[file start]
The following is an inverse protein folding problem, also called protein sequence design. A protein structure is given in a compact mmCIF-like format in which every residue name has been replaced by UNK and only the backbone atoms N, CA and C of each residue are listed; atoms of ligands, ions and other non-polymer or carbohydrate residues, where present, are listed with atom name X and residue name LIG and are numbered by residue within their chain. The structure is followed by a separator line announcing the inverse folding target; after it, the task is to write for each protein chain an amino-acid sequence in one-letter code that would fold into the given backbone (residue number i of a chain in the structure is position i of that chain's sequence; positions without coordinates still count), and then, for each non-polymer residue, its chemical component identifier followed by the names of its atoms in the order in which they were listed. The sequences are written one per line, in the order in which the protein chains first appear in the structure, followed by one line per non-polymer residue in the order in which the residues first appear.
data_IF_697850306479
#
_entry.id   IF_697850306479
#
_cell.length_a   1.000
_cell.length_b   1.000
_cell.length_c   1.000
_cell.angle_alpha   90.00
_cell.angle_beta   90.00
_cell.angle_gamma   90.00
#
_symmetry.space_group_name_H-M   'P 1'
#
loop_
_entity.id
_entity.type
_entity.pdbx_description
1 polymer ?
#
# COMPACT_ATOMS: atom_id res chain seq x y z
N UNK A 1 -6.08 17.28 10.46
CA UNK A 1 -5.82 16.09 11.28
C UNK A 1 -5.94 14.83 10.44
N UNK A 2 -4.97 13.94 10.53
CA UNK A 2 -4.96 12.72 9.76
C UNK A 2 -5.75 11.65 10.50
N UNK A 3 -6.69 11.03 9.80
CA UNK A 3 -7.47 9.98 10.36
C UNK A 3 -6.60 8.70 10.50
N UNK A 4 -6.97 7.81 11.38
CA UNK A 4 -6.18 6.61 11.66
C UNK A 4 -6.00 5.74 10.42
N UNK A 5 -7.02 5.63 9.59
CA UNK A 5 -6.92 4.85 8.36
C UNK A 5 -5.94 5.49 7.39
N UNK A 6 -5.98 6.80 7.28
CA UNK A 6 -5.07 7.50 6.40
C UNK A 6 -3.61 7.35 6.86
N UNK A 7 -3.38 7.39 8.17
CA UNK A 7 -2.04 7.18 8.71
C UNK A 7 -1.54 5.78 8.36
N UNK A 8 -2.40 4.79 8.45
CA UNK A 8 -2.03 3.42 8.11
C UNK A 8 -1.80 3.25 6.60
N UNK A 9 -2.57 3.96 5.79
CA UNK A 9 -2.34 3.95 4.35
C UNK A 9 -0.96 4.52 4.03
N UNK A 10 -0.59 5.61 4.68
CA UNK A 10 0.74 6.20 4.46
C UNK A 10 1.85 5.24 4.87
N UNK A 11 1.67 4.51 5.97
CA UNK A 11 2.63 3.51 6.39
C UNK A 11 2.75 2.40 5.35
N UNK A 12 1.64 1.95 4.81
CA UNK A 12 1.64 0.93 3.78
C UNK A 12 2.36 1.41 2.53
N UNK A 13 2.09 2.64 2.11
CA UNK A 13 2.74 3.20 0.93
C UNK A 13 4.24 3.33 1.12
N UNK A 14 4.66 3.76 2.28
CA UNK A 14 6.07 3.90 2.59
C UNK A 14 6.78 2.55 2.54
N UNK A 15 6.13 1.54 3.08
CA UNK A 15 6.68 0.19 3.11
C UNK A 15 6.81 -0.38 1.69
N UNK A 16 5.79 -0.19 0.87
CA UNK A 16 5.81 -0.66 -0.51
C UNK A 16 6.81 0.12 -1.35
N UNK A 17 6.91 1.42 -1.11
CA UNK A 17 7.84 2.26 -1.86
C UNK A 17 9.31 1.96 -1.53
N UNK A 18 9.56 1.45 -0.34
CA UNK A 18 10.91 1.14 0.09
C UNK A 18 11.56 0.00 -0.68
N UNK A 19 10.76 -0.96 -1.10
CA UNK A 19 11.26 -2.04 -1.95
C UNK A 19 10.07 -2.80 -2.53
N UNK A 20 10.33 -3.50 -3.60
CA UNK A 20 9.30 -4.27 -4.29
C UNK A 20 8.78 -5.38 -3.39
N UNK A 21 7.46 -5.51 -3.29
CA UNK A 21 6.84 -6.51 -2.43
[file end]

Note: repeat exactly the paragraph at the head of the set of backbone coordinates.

The following is an inverse protein folding problem, also called protein sequence design. A protein structure is given in a compact mmCIF-like format in which every residue name has been replaced by UNK and only the backbone atoms N, CA and C of each residue are listed; atoms of ligands, ions and other non-polymer or carbohydrate residues, where present, are listed with atom name X and residue name LIG and are numbered by residue within their chain. The structure is followed by a separator line announcing the inverse folding target; after it, the task is to write for each protein chain an amino-acid sequence in one-letter code that would fold into the given backbone (residue number i of a chain in the structure is position i of that chain's sequence; positions without coordinates still count), and then, for each non-polymer residue, its chemical component identifier followed by the names of its atoms in the order in which they were listed. The sequences are written one per line, in the order in which the protein chains first appear in the structure, followed by one line per non-polymer residue in the order in which the residues first appear.